Moneyball: The Art of Winning an Unfair Game

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W. W. Norton & Company, Mar 17, 2004 - Sports & Recreation - 320 pages
132 Reviews

"This delightfully written, lesson-laden book deserves a place of its own in the Baseball Hall of Fame." —Forbes

Moneyball is a quest for the secret of success in baseball. In a narrative full of fabulous characters and brilliant excursions into the unexpected, Michael Lewis follows the low-budget Oakland A's, visionary general manager Billy Beane, and the strange brotherhood of amateur baseball theorists. They are all in search of new baseball knowledge—insights that will give the little guy who is willing to discard old wisdom the edge over big money.
 

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LibraryThing Review

User Review  - Olivermagnus - LibraryThing

This was my neighborhood bookclub's selection and to tell you the truth I had pretty low expectations. It turned out to be better than I expected. I'm not a huge baseball fan but I did follow the game ... Read full review

LibraryThing Review

User Review  - indygo88 - LibraryThing

I love baseball and I loved Michael Lewis' The Blind Side, so even though this wasn't necessarily a book that I had at the top of my TBR pile, I figured those first two facts would probably indicate ... Read full review

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Selected pages

Contents

THE CURSE OF TALENT
4
HOW TO FIND A BALLPLAYER
15
THE ENLIGHTENMENT
44
FIELD OF IGNORANCE
65
THE JEREMY BROWN BLUE PLATE SPECIAL
98
THE SCIENCE OF WINNING AN UNFAIR GAME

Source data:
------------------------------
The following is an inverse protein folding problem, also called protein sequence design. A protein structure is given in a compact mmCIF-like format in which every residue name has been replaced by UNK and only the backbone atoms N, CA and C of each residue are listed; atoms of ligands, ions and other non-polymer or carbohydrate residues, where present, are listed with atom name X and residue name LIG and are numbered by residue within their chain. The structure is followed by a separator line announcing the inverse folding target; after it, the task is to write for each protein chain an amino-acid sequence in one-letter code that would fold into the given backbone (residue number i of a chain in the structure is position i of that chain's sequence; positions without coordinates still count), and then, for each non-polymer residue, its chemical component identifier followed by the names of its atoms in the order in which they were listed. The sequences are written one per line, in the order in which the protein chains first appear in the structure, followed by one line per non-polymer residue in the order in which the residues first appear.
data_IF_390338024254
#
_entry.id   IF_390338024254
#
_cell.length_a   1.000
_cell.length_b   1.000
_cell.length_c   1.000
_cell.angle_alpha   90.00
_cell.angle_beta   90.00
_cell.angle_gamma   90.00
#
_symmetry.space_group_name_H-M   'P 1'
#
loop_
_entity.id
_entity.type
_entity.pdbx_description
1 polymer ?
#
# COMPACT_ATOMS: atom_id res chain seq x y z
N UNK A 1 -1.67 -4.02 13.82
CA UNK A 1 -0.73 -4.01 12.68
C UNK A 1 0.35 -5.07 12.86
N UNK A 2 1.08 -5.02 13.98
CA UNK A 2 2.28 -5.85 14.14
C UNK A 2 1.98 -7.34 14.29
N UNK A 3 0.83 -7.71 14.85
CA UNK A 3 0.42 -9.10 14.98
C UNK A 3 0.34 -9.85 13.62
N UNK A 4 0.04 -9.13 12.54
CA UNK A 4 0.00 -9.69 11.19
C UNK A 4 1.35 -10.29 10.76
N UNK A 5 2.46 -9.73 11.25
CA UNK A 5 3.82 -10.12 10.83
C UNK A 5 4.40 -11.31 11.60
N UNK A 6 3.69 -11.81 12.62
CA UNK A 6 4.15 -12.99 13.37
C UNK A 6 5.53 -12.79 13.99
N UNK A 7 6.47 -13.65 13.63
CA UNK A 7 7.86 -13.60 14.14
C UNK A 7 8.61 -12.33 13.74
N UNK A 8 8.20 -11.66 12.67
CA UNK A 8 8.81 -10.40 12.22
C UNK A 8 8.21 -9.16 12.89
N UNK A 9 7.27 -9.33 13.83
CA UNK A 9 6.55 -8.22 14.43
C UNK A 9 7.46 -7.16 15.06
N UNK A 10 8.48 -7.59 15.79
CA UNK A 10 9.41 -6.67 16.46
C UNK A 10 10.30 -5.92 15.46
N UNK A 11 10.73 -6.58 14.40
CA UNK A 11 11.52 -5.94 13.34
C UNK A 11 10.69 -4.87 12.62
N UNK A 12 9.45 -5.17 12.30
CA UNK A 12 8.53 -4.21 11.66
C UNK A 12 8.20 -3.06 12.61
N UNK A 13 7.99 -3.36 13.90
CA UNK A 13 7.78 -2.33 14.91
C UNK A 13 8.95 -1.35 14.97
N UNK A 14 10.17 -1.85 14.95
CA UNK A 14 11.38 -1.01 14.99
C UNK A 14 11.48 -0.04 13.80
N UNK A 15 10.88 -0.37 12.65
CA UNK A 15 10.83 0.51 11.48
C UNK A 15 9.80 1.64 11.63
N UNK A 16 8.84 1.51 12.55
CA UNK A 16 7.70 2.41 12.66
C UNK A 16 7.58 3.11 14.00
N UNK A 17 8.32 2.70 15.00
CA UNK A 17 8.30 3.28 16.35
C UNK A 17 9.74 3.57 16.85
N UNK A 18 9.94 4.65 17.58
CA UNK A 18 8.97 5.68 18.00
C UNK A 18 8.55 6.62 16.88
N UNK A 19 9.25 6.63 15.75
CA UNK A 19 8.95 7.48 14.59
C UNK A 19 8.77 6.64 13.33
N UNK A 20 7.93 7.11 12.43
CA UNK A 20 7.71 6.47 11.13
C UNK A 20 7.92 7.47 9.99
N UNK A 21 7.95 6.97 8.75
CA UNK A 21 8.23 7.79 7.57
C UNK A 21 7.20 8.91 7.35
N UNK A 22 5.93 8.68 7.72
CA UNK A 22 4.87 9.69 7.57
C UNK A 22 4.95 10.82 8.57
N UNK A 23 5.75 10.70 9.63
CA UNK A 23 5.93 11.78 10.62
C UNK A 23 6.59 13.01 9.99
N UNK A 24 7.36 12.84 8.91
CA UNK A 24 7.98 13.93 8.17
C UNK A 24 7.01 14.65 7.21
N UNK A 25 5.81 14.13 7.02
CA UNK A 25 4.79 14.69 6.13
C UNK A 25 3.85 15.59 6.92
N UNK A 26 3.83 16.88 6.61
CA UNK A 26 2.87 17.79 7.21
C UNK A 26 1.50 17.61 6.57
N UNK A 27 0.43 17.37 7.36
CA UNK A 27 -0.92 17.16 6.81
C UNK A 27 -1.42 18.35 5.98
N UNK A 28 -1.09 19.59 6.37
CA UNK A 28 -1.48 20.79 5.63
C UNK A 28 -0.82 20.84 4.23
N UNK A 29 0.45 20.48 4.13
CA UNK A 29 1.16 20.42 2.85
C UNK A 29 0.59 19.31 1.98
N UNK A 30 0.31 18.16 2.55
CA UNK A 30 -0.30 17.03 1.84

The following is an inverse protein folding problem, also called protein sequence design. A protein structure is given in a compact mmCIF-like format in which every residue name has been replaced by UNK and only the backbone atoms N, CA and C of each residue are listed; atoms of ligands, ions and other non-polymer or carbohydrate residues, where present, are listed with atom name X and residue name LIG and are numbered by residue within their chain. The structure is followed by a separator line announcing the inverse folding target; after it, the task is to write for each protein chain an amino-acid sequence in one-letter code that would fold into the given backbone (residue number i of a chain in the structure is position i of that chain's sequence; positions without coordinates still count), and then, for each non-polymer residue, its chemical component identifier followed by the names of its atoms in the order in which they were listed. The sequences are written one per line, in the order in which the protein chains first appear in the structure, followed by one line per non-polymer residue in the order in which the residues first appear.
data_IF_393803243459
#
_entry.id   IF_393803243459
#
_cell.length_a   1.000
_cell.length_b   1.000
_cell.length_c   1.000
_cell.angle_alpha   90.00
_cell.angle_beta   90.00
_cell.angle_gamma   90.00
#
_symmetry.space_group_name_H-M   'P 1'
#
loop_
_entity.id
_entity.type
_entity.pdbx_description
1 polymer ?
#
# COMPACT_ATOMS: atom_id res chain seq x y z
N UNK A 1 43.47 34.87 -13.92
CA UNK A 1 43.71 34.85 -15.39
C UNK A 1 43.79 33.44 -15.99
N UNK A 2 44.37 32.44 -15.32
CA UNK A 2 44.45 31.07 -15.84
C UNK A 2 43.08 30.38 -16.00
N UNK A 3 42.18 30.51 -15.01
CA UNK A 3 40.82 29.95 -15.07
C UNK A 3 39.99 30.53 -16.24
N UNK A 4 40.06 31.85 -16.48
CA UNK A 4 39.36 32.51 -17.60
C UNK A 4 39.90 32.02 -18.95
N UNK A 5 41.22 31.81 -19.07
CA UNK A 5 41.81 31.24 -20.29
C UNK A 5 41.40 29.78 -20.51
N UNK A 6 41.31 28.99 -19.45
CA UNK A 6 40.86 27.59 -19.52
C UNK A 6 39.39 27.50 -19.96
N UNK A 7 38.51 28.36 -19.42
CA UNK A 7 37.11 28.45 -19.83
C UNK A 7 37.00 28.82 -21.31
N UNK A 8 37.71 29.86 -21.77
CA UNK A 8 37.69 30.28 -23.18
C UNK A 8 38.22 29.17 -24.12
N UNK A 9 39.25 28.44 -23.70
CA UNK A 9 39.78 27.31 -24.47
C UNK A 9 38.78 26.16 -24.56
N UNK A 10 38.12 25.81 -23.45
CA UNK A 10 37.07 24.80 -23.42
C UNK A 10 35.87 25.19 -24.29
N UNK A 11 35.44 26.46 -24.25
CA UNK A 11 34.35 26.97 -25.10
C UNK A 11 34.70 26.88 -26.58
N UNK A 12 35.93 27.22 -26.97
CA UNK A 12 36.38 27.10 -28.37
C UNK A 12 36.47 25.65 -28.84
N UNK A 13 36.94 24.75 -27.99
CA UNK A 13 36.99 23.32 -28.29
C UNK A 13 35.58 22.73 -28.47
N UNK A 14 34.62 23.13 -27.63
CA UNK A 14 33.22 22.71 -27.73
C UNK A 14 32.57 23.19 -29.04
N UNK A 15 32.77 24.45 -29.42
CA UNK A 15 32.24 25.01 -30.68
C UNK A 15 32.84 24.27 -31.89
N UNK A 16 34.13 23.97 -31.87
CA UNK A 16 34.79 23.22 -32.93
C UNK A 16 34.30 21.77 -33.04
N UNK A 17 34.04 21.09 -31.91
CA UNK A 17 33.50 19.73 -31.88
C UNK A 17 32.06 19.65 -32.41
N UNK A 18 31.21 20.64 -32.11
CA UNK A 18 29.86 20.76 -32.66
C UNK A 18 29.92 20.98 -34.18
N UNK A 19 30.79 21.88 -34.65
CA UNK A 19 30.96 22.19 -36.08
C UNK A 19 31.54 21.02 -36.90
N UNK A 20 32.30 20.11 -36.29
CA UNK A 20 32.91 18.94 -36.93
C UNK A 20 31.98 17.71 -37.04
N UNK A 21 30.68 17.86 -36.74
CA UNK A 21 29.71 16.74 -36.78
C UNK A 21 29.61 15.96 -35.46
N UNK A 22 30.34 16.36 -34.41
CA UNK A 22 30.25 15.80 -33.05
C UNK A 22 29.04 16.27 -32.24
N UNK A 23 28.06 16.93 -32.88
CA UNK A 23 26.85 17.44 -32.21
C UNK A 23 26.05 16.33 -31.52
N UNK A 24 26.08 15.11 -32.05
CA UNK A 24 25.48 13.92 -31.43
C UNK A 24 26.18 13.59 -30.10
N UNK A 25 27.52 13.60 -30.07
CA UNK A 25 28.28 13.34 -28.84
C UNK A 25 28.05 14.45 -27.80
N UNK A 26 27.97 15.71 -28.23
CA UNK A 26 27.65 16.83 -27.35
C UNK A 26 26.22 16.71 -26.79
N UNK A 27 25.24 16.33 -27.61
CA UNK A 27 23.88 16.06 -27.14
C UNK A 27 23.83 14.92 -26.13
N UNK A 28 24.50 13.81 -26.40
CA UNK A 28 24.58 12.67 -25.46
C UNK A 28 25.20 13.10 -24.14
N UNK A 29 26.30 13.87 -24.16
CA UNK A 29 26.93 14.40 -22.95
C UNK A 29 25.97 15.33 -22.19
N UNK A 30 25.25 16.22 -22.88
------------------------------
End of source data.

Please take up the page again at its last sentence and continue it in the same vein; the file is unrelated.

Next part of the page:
120
GIAMBIS HOLE
139
SCOTT HATTEBERG PICKIN MACHINE
163
ANATOMY OF AN UNDERVALUED PITCHER
218
THE HUMAN ELEMENT
245
THE SPEED OF THE IDEA
264
THE BADGER
282
INSIDE BASEBALLS RELIGIOUS WAR
288
Acknowledgments
304
Index
306
Copyright

THE TRADING DESK
189

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Page x - As thus: lately in a wreck of a Californian ship, one of the passengers fastened a belt about him with two hundred pounds of gold in it, with which he was found afterwards at the bottom. Now, as he was sinking — had he the gold? or had the gold him?
Page 19 - He was fascinated by irrationality, and the opportunities it created in human affairs for anyone who resisted it. He was just the sort of person who might have made an easy fortune in finance, but the market for baseball players, in Paul's view, was far more interesting than anything Wall Street offered. There was, for starters, the tendency of everyone who actually played the game to generalize wildly from his own experience.

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About the author (2004)

Michael Lewis, is the best-selling author of Liar’s Poker, Moneyball, The Blind Side, and Flash Boys. He lives in Berkeley, California, with his wife and three children.

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